The Bank of England's half percentage point cut in its base rate yesterday was smaller than some forecasts. But it still counts as a hefty reduction. And the cut, of course, takes the official borrowing rate down to a historic low. The question is: what will this action achieve?
The cut will make it cheaper for banks to borrow cash from the Bank of England. This will increase the profitability of the banks' day-to-day activities. In normal times, this would encourage them to lend more to the wider economy. But these are not normal times. And rate cuts alone are clearly not going to be enough to stimulate our ailing economy.
Despite the four successive cuts in recent months the liquidity crisis is showing no signs of abating. Perfectly viable businesses are not getting the credit they need to operate. This lack of funding in conjunction with collapsing consumer demand is putting us on course for a perilously hard economic landing.
On the liquidity front, the signs are that the greatest problem is not so much the price of credit but rather its availability. It is simply harder to get a loan at any price. The number of lenders has shrunk drastically since the financial carnage of last October. Some of the aggressive lenders of the boom years such as Bradford and Bingley and Northern Rock have crashed out of the market. And the remaining domestic players such as Barclays, the Royal Bank of Scotland and Lloyds are contracting their lending to shore up their individual balance sheets, despite the fact they all stand to suffer more in the event of a prolonged slump.
At the heart of the problem is not the Bank rate, but the continued weakness of the banks themselves. The cost of their funding from the Bank of England has been slashed, but the rate at which they borrow from the money markets (although it has come down from last year's punishing levels) remains stubbornly high. While they cannot borrow freely from the financial markets they are unlikely to engage in any expansionary lending. The name of the game is still survival, rather than business opportunities.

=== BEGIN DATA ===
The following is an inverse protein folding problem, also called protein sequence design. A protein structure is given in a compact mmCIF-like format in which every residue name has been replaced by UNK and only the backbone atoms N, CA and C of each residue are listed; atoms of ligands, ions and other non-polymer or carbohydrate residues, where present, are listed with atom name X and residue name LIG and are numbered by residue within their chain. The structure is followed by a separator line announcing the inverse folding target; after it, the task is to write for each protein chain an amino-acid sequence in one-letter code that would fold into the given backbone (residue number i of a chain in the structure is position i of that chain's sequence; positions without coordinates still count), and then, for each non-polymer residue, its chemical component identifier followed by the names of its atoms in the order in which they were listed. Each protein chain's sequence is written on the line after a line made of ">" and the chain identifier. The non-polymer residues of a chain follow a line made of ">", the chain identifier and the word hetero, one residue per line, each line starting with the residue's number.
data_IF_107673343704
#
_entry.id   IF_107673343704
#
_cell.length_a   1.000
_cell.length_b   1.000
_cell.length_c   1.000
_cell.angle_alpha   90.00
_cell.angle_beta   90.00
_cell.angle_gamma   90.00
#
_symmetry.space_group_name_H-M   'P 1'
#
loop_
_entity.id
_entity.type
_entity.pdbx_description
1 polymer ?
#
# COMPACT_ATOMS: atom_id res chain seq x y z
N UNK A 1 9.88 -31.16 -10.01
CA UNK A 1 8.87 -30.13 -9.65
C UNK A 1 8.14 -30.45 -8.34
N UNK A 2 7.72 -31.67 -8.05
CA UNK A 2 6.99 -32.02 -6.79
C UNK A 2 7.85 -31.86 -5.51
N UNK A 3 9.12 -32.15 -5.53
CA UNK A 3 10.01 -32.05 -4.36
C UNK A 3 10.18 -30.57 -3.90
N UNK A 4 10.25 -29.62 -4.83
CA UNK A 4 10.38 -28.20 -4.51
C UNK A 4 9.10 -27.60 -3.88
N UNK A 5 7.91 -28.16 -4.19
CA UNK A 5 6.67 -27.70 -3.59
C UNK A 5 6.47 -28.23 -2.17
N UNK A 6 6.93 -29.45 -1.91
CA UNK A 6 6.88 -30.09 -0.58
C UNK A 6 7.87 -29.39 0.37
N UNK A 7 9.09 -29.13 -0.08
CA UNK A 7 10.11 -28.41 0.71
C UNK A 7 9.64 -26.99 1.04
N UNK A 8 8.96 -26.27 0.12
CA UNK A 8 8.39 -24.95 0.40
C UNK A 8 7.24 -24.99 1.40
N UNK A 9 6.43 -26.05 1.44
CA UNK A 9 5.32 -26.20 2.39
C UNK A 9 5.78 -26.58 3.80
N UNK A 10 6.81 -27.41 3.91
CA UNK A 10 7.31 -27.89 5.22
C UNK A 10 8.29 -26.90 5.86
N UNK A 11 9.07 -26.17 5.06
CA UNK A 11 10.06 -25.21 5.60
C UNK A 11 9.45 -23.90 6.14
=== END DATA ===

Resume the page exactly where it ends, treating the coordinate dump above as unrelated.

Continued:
What all this tells us is that the markets still do not think that banks are adequately capitalised. They cannot be relied upon to lubricate the economy with the necessary credit it needs. There are several possible ways around this, ranging from the Conservative proposal for government guarantees for new bank lending, to the creation of a "bad bank" which will take on the sector's remaining toxic debt, to a further round of recapitalisation and, finally, the Bank of England engaging in "quantitative easing".
The last option, which effectively amounts to pumping cash into the economy, would have to be handled with extreme care. It could easily result in a nasty dose of rising prices down the line. Britain risks lurching from the bad dream of deflation into an inflationary nightmare.
Resolute and sensible action is required from our fiscal and monetary authorities. Yet at the moment, the Government seems to be unsure about its next move. The Chancellor, Alistair Darling, having floated the prospect of quantitative easing earlier this week, yesterday seemed to be rowing back from it. At the weekend Gordon Brown rejected calls for a further round of enforced recapitalisation of the banks. The Government urgently needs to make up its mind because time is not on our side. The longer the economy is starved of the credit it needs to function, the longer and more painful this recession will be.Reuse content